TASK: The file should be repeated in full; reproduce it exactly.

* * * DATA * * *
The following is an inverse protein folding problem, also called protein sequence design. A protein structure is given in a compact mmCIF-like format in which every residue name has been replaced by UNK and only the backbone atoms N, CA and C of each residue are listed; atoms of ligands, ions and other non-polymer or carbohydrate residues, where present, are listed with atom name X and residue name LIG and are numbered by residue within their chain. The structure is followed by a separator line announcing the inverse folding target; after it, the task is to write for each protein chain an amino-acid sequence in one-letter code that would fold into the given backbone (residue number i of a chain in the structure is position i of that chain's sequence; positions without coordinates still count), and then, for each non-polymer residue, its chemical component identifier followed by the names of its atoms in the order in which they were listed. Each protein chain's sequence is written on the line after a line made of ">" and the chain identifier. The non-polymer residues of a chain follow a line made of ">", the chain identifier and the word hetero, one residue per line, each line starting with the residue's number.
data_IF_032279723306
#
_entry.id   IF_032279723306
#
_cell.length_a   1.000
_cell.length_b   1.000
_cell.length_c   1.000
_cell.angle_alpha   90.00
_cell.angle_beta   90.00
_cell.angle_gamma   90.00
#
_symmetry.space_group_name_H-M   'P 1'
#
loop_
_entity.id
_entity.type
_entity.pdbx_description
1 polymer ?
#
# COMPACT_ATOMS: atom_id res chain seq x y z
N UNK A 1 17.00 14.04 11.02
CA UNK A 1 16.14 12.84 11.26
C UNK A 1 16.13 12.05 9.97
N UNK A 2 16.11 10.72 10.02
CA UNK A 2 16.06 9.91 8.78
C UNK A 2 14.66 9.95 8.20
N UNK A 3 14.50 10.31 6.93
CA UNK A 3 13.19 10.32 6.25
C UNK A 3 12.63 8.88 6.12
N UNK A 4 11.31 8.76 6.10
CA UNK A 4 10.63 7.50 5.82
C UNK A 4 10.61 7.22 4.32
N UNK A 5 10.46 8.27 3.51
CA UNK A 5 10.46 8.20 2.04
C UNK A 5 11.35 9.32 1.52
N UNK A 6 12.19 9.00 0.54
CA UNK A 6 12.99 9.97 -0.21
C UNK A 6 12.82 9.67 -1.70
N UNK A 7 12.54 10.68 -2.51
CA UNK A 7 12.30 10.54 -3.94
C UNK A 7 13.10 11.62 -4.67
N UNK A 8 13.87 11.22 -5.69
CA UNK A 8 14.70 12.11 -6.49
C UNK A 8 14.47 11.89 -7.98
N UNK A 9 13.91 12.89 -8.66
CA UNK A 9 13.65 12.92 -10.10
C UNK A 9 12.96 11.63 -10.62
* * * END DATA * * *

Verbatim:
The following is an inverse protein folding problem, also called protein sequence design. A protein structure is given in a compact mmCIF-like format in which every residue name has been replaced by UNK and only the backbone atoms N, CA and C of each residue are listed; atoms of ligands, ions and other non-polymer or carbohydrate residues, where present, are listed with atom name X and residue name LIG and are numbered by residue within their chain. The structure is followed by a separator line announcing the inverse folding target; after it, the task is to write for each protein chain an amino-acid sequence in one-letter code that would fold into the given backbone (residue number i of a chain in the structure is position i of that chain's sequence; positions without coordinates still count), and then, for each non-polymer residue, its chemical component identifier followed by the names of its atoms in the order in which they were listed. Each protein chain's sequence is written on the line after a line made of ">" and the chain identifier. The non-polymer residues of a chain follow a line made of ">", the chain identifier and the word hetero, one residue per line, each line starting with the residue's number.
data_IF_032279723306
#
_entry.id   IF_032279723306
#
_cell.length_a   1.000
_cell.length_b   1.000
_cell.length_c   1.000
_cell.angle_alpha   90.00
_cell.angle_beta   90.00
_cell.angle_gamma   90.00
#
_symmetry.space_group_name_H-M   'P 1'
#
loop_
_entity.id
_entity.type
_entity.pdbx_description
1 polymer ?
#
# COMPACT_ATOMS: atom_id res chain seq x y z
N UNK A 1 17.00 14.04 11.02
CA UNK A 1 16.14 12.84 11.26
C UNK A 1 16.13 12.05 9.97
N UNK A 2 16.11 10.72 10.02
CA UNK A 2 16.06 9.91 8.78
C UNK A 2 14.66 9.95 8.20
N UNK A 3 14.50 10.31 6.93
CA UNK A 3 13.19 10.32 6.25
C UNK A 3 12.63 8.88 6.12
N UNK A 4 11.31 8.76 6.10
CA UNK A 4 10.63 7.50 5.82
C UNK A 4 10.61 7.22 4.32
N UNK A 5 10.46 8.27 3.51
CA UNK A 5 10.46 8.20 2.04
C UNK A 5 11.35 9.32 1.52
N UNK A 6 12.19 9.00 0.54
CA UNK A 6 12.99 9.97 -0.21
C UNK A 6 12.82 9.67 -1.70
N UNK A 7 12.54 10.68 -2.51
CA UNK A 7 12.30 10.54 -3.94
C UNK A 7 13.10 11.62 -4.67
N UNK A 8 13.87 11.22 -5.69
CA UNK A 8 14.70 12.11 -6.49
C UNK A 8 14.47 11.89 -7.98
N UNK A 9 13.91 12.89 -8.66
CA UNK A 9 13.65 12.92 -10.10
C UNK A 9 12.96 11.63 -10.62